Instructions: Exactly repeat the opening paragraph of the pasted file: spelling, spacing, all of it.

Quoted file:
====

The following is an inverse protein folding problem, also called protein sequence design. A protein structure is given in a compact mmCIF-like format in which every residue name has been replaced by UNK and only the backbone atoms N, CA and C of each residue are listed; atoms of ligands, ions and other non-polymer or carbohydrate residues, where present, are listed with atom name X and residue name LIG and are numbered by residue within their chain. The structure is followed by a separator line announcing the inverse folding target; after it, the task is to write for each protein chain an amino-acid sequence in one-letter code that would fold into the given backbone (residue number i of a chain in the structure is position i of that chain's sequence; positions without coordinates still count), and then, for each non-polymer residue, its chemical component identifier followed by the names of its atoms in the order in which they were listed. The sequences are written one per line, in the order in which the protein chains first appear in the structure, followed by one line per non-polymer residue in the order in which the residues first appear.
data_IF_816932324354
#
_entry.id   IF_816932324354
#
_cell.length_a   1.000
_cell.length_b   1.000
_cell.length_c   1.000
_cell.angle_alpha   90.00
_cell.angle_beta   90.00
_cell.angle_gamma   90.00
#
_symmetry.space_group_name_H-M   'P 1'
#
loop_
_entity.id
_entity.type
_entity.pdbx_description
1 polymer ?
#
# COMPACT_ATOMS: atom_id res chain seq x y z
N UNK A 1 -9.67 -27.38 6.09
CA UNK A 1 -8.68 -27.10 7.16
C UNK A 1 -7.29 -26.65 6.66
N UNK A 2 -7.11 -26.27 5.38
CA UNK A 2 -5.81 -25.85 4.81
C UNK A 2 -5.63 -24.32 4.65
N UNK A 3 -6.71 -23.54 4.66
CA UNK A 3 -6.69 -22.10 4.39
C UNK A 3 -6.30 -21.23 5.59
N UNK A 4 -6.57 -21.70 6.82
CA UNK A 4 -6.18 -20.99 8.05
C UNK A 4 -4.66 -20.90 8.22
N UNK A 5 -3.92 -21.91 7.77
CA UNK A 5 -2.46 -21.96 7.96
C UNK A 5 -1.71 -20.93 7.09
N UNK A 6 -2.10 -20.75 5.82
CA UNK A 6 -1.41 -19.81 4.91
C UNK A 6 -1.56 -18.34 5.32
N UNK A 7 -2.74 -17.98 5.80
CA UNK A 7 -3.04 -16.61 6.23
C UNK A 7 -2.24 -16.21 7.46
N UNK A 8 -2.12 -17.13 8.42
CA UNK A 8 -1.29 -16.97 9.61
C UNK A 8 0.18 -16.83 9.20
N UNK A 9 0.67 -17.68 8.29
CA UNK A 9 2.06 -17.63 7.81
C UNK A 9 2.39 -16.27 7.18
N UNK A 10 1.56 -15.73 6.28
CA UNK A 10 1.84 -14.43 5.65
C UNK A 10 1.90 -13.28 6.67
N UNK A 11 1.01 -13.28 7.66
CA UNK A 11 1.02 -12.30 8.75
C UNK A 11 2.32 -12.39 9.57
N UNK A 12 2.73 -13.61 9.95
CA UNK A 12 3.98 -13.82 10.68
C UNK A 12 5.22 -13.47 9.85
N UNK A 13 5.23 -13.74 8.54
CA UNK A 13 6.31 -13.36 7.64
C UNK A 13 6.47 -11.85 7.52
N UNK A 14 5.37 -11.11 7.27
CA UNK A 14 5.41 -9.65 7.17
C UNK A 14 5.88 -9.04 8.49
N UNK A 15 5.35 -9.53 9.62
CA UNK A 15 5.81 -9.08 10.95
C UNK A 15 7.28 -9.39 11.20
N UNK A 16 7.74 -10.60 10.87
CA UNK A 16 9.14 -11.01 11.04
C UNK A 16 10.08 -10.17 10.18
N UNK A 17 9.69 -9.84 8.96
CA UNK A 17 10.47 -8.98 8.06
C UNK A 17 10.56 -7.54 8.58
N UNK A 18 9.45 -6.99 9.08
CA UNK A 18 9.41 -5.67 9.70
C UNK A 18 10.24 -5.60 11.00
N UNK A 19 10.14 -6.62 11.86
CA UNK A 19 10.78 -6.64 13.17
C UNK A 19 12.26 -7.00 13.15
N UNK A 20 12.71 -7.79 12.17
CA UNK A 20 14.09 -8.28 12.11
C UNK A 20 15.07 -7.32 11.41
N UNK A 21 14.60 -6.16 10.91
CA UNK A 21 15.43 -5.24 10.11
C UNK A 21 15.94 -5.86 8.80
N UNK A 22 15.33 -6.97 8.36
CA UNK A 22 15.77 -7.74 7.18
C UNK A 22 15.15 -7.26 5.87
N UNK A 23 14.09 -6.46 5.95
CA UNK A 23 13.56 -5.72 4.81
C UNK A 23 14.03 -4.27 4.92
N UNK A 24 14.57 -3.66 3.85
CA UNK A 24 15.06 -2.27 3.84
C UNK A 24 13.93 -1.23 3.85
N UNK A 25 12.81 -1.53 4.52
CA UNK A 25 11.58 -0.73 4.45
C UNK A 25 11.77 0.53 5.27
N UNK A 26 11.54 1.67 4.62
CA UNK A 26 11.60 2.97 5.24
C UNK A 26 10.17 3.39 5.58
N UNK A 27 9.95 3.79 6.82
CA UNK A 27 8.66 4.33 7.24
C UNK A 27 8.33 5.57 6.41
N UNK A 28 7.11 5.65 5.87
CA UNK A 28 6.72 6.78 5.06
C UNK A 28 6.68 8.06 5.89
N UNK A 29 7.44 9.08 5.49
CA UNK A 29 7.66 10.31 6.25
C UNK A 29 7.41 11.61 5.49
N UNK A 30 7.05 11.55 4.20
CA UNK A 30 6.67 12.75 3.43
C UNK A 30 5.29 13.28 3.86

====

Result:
The following is an inverse protein folding problem, also called protein sequence design. A protein structure is given in a compact mmCIF-like format in which every residue name has been replaced by UNK and only the backbone atoms N, CA and C of each residue are listed; atoms of ligands, ions and other non-polymer or carbohydrate residues, where present, are listed with atom name X and residue name LIG and are numbered by residue within their chain. The structure is followed by a separator line announcing the inverse folding target; after it, the task is to write for each protein chain an amino-acid sequence in one-letter code that would fold into the given backbone (residue number i of a chain in the structure is position i of that chain's sequence; positions without coordinates still count), and then, for each non-polymer residue, its chemical component identifier followed by the names of its atoms in the order in which they were listed. The sequences are written one per line, in the order in which the protein chains first appear in the structure, followed by one line per non-polymer residue in the order in which the residues first appear.